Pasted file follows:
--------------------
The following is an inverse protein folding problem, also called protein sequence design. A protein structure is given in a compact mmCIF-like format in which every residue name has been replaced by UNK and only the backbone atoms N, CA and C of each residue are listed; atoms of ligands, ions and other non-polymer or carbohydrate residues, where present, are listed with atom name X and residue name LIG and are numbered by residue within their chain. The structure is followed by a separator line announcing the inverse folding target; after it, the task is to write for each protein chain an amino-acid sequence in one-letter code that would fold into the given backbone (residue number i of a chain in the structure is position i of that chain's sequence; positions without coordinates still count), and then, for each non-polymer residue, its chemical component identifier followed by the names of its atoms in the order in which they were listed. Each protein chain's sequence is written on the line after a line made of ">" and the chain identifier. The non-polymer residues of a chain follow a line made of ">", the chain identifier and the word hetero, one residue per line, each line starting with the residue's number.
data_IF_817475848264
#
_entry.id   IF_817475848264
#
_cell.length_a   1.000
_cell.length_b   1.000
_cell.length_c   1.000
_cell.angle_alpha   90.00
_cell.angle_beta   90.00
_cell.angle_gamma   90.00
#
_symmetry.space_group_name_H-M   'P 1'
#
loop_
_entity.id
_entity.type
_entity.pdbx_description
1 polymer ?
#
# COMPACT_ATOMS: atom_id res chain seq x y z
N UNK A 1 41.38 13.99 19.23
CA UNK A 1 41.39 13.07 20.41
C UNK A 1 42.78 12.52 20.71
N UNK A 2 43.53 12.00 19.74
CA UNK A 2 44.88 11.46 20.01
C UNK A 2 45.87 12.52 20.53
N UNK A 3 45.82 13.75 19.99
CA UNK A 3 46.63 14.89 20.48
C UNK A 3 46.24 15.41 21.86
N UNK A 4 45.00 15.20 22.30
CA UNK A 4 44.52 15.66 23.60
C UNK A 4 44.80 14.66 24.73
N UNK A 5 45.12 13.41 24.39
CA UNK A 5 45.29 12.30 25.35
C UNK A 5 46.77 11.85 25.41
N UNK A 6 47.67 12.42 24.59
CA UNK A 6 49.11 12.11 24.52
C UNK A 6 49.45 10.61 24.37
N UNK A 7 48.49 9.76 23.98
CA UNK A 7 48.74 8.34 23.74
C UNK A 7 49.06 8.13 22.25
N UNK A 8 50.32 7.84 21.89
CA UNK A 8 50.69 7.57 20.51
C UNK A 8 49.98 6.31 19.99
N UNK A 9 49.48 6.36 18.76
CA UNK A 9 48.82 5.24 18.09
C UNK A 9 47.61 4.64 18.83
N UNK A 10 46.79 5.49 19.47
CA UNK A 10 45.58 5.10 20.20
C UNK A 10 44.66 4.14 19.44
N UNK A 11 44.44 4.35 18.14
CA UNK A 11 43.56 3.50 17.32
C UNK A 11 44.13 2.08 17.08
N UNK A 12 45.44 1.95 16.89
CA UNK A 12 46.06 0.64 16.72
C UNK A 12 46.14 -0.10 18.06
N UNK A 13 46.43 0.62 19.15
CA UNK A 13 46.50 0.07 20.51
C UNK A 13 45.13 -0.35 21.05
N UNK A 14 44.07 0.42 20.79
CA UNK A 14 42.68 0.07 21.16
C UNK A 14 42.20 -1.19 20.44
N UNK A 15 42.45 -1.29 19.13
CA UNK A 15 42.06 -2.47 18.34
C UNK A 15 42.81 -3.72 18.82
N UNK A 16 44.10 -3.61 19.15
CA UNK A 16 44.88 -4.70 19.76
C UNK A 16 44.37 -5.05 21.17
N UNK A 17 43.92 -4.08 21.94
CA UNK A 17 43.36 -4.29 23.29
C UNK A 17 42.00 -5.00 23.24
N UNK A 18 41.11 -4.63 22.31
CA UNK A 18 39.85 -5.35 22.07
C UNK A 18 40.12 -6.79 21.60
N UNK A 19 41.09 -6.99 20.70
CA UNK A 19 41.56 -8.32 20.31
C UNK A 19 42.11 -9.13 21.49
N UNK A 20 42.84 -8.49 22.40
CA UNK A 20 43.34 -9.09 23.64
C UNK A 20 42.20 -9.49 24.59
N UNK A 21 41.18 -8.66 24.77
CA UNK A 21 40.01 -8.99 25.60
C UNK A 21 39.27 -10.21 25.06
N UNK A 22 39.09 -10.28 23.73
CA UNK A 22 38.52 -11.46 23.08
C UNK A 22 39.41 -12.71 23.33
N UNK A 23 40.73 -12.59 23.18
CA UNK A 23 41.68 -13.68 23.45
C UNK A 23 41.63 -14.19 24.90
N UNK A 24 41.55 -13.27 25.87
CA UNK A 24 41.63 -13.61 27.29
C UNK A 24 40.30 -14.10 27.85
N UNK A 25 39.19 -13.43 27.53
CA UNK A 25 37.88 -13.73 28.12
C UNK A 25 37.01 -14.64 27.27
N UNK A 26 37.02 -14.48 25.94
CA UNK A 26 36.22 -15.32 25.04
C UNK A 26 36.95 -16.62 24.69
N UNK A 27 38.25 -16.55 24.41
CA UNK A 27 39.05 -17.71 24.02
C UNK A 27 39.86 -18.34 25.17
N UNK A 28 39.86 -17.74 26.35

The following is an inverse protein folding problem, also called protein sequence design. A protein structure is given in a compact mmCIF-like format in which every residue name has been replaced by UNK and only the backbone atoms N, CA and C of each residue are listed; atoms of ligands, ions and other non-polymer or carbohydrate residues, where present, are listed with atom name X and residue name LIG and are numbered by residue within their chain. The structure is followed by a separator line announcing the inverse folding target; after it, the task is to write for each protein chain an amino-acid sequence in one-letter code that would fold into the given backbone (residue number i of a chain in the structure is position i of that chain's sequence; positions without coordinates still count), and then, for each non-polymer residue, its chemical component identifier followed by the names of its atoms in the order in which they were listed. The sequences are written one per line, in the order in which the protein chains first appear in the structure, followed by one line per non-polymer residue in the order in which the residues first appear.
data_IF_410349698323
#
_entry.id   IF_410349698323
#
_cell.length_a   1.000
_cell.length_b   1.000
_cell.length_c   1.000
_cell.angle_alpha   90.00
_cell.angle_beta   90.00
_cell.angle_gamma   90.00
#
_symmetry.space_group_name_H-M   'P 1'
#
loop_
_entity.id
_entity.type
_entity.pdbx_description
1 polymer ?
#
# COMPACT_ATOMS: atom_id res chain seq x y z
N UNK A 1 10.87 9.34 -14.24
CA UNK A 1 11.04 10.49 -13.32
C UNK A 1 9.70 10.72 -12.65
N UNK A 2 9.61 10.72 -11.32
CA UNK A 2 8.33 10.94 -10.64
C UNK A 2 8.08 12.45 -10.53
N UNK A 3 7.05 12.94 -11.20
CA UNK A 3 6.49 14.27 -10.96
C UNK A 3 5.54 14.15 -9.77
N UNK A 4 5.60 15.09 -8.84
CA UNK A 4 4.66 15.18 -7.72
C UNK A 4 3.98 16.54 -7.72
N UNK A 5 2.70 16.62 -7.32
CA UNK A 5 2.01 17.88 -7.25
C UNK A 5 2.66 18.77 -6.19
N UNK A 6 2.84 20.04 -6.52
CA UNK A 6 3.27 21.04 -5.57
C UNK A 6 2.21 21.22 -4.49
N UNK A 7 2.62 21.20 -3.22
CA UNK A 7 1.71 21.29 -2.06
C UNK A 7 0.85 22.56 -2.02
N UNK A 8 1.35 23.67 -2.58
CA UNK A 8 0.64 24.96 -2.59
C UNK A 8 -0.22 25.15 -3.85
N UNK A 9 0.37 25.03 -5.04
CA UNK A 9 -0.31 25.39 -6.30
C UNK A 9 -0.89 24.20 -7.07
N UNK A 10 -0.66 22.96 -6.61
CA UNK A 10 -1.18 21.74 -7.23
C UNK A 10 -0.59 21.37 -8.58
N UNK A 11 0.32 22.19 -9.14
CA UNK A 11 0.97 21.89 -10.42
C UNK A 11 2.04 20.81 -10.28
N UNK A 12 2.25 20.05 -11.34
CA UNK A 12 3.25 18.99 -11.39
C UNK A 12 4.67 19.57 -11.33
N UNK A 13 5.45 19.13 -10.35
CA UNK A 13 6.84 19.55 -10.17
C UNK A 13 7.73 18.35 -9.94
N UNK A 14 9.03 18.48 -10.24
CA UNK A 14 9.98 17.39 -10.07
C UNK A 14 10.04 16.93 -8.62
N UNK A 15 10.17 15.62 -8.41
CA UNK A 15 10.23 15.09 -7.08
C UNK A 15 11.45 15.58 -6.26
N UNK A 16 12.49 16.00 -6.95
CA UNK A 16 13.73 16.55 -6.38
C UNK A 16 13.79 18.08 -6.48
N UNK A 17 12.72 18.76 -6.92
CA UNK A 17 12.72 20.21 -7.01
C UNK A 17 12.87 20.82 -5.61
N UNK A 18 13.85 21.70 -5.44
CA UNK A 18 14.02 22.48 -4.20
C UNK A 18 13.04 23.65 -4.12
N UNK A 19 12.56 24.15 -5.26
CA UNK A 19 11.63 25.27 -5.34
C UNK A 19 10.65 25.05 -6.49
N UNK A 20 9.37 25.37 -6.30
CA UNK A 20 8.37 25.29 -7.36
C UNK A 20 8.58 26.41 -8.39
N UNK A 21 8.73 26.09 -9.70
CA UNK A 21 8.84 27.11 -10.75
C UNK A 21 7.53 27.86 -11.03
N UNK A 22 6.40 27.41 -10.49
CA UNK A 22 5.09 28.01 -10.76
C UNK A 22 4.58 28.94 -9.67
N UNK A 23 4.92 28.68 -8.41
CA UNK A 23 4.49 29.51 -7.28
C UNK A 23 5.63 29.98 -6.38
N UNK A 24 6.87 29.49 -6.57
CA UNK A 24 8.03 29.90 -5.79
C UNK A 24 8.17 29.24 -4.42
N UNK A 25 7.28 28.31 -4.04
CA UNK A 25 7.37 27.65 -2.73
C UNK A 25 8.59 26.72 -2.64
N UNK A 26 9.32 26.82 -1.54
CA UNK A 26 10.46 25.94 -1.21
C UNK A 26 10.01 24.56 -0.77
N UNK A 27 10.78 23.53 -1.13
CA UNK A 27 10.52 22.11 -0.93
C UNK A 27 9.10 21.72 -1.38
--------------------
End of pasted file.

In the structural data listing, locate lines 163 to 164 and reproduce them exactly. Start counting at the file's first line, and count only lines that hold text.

C UNK A 13 7.73 18.35 -9.94
N UNK A 14 9.03 18.48 -10.24